Over the course of his journey, Marcus has accumulated over 330 "Best Paint" and "1st Place" awards from around the country, including recognition from Harley-Davidson, over 30 magazine and book features, and has contributed articles and literary chapters on painting and art for various publications. His work is privately collected by former Tonight Show Host, Jay Leno and legendary comedian, Don Rickles.
Parallel to his Graphic Arts journey has been one in the Martial Arts. Marcus has been a student of Japanese Bujutsu and Jujutsu since 1991 and has travelled the world in pursuit of his training. He frequents Japan, as time allows, and of course has been influenced in his art studies by Japanese history, mythology, woodblock prints, and tattoos.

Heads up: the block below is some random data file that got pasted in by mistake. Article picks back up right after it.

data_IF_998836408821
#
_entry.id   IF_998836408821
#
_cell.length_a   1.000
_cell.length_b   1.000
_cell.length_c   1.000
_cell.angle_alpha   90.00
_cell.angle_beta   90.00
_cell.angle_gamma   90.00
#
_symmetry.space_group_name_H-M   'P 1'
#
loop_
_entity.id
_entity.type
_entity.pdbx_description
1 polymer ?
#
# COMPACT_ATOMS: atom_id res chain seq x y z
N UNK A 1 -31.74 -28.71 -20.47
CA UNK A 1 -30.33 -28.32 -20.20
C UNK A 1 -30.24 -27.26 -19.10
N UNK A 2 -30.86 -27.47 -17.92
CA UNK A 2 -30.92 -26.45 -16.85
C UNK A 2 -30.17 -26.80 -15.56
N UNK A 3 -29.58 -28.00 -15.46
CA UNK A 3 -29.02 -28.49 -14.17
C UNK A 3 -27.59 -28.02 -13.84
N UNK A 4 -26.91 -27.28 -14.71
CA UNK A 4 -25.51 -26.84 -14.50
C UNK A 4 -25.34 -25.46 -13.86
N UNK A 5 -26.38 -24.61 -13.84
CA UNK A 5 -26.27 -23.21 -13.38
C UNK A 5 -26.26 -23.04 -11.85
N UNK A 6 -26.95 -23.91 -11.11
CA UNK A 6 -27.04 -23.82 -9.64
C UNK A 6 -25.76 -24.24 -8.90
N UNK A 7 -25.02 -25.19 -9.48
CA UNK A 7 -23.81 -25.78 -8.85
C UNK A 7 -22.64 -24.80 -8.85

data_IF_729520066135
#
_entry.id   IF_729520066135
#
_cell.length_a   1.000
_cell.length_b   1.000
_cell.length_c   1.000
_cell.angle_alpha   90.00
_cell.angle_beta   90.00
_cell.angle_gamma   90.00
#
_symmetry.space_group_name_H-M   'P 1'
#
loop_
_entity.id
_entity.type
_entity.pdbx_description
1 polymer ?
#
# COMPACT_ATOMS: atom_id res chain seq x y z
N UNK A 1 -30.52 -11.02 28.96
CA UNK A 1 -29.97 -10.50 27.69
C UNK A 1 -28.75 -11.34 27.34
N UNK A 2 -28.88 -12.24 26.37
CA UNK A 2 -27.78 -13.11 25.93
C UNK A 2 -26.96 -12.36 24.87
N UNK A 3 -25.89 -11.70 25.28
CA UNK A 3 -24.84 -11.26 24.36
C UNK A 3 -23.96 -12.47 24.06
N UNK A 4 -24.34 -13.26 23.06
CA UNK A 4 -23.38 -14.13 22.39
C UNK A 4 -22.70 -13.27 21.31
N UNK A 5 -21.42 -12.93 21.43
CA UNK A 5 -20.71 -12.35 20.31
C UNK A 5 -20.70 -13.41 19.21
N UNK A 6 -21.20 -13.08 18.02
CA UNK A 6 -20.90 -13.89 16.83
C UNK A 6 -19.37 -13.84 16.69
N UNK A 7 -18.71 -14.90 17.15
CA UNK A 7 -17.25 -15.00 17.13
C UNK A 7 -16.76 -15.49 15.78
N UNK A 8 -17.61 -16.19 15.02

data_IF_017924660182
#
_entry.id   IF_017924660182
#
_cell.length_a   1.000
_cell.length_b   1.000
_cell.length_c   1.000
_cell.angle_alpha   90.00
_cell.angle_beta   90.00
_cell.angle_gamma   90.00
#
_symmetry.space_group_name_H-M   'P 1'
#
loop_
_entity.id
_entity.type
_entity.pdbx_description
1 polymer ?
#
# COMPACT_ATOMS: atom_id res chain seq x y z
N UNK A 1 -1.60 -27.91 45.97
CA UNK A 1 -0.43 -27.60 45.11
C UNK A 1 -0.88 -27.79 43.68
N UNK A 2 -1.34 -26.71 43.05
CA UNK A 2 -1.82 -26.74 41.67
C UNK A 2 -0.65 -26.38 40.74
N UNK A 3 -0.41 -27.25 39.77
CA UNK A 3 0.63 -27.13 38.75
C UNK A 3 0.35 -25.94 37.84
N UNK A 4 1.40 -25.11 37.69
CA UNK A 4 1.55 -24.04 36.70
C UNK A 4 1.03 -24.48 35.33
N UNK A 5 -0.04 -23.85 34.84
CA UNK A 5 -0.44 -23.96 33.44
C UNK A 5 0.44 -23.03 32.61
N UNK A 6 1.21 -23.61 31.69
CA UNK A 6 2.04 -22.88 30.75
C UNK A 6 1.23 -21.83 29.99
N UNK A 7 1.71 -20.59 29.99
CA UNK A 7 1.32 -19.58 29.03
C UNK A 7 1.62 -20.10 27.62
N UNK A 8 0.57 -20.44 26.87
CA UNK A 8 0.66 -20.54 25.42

When asked what got him into the tattoo trade, Marcus responded,
“Well, it was new, but not so new to me. I have drawn and designed tattoos for people my entire art career, so I was already somewhat familiar with layout and the limitations of skin as a canvas, especially from chatting with various tattoo artists. A good amount of the time, I’d accompany the person I designed for, and got to hang at shops and pick the brains of the artists while they were working. Also, custom painting motorcycles is VERY similar with designs, subject matter, and working on curved surfaces.”